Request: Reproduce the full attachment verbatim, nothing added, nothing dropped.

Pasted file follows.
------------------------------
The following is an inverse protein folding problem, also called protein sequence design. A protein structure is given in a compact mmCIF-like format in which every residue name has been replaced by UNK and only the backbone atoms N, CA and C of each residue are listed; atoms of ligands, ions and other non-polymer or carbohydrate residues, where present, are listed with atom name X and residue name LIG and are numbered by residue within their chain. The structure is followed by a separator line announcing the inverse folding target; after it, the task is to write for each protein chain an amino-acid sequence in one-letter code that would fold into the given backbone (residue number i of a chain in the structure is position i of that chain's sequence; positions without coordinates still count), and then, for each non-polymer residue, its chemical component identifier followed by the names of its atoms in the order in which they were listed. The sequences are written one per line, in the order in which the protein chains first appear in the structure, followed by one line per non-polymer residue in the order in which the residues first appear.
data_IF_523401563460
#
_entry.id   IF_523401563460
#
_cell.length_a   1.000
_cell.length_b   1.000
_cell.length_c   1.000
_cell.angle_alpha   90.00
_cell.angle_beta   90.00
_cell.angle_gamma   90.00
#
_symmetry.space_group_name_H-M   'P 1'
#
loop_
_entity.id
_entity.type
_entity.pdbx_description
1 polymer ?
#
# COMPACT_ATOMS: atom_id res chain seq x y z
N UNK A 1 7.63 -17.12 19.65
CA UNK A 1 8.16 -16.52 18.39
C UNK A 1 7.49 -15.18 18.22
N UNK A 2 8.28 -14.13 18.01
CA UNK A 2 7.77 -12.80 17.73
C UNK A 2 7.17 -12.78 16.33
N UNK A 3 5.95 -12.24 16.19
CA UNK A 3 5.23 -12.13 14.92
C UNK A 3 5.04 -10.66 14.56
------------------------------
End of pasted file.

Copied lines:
The following is an inverse protein folding problem, also called protein sequence design. A protein structure is given in a compact mmCIF-like format in which every residue name has been replaced by UNK and only the backbone atoms N, CA and C of each residue are listed; atoms of ligands, ions and other non-polymer or carbohydrate residues, where present, are listed with atom name X and residue name LIG and are numbered by residue within their chain. The structure is followed by a separator line announcing the inverse folding target; after it, the task is to write for each protein chain an amino-acid sequence in one-letter code that would fold into the given backbone (residue number i of a chain in the structure is position i of that chain's sequence; positions without coordinates still count), and then, for each non-polymer residue, its chemical component identifier followed by the names of its atoms in the order in which they were listed. The sequences are written one per line, in the order in which the protein chains first appear in the structure, followed by one line per non-polymer residue in the order in which the residues first appear.
data_IF_523401563460
#
_entry.id   IF_523401563460
#
_cell.length_a   1.000
_cell.length_b   1.000
_cell.length_c   1.000
_cell.angle_alpha   90.00
_cell.angle_beta   90.00
_cell.angle_gamma   90.00
#
_symmetry.space_group_name_H-M   'P 1'
#
loop_
_entity.id
_entity.type
_entity.pdbx_description
1 polymer ?
#
# COMPACT_ATOMS: atom_id res chain seq x y z
N UNK A 1 7.63 -17.12 19.65
CA UNK A 1 8.16 -16.52 18.39
C UNK A 1 7.49 -15.18 18.22
N UNK A 2 8.28 -14.13 18.01
CA UNK A 2 7.77 -12.80 17.73
C UNK A 2 7.17 -12.78 16.33
N UNK A 3 5.95 -12.24 16.19
CA UNK A 3 5.23 -12.13 14.92
C UNK A 3 5.04 -10.66 14.56